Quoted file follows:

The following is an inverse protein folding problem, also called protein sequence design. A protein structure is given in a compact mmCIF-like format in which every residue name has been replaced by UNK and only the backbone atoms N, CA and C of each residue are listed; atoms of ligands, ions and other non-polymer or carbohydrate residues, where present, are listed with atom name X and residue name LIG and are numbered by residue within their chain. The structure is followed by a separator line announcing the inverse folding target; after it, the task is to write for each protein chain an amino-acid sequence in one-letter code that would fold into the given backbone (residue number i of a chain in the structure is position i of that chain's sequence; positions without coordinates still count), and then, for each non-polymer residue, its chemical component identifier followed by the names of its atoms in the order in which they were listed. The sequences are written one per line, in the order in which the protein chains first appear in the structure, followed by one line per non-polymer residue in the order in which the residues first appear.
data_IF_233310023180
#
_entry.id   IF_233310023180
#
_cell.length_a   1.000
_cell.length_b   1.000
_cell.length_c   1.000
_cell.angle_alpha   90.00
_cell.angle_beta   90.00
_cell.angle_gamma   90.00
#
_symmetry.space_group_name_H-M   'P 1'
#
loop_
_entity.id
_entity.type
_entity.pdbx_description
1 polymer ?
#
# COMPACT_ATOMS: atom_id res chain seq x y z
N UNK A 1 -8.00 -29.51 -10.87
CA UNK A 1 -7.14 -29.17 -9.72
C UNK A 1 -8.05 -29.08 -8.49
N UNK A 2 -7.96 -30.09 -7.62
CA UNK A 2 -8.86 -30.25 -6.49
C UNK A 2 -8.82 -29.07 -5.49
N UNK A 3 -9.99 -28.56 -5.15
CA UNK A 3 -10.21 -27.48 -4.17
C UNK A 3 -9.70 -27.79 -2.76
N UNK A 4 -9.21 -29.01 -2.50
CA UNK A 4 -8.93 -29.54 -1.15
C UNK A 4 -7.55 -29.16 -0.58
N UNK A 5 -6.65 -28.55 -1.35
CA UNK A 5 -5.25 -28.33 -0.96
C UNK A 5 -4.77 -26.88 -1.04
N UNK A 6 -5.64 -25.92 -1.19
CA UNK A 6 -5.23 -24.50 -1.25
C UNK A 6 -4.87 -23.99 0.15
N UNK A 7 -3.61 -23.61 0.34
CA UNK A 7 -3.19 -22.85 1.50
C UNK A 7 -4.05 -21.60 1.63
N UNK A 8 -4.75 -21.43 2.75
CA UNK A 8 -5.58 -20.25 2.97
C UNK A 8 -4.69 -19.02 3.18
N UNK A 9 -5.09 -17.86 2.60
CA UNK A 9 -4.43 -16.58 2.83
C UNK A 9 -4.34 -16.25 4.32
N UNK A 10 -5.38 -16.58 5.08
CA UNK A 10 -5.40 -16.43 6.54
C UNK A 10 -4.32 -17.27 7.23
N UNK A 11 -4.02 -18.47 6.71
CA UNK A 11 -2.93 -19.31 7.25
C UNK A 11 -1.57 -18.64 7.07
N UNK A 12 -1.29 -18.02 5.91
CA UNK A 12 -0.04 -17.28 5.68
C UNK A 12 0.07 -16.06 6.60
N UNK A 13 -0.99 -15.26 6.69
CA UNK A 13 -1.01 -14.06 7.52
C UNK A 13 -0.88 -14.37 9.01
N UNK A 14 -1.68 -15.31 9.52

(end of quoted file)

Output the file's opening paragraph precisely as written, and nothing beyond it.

The following is an inverse protein folding problem, also called protein sequence design. A protein structure is given in a compact mmCIF-like format in which every residue name has been replaced by UNK and only the backbone atoms N, CA and C of each residue are listed; atoms of ligands, ions and other non-polymer or carbohydrate residues, where present, are listed with atom name X and residue name LIG and are numbered by residue within their chain. The structure is followed by a separator line announcing the inverse folding target; after it, the task is to write for each protein chain an amino-acid sequence in one-letter code that would fold into the given backbone (residue number i of a chain in the structure is position i of that chain's sequence; positions without coordinates still count), and then, for each non-polymer residue, its chemical component identifier followed by the names of its atoms in the order in which they were listed. The sequences are written one per line, in the order in which the protein chains first appear in the structure, followed by one line per non-polymer residue in the order in which the residues first appear.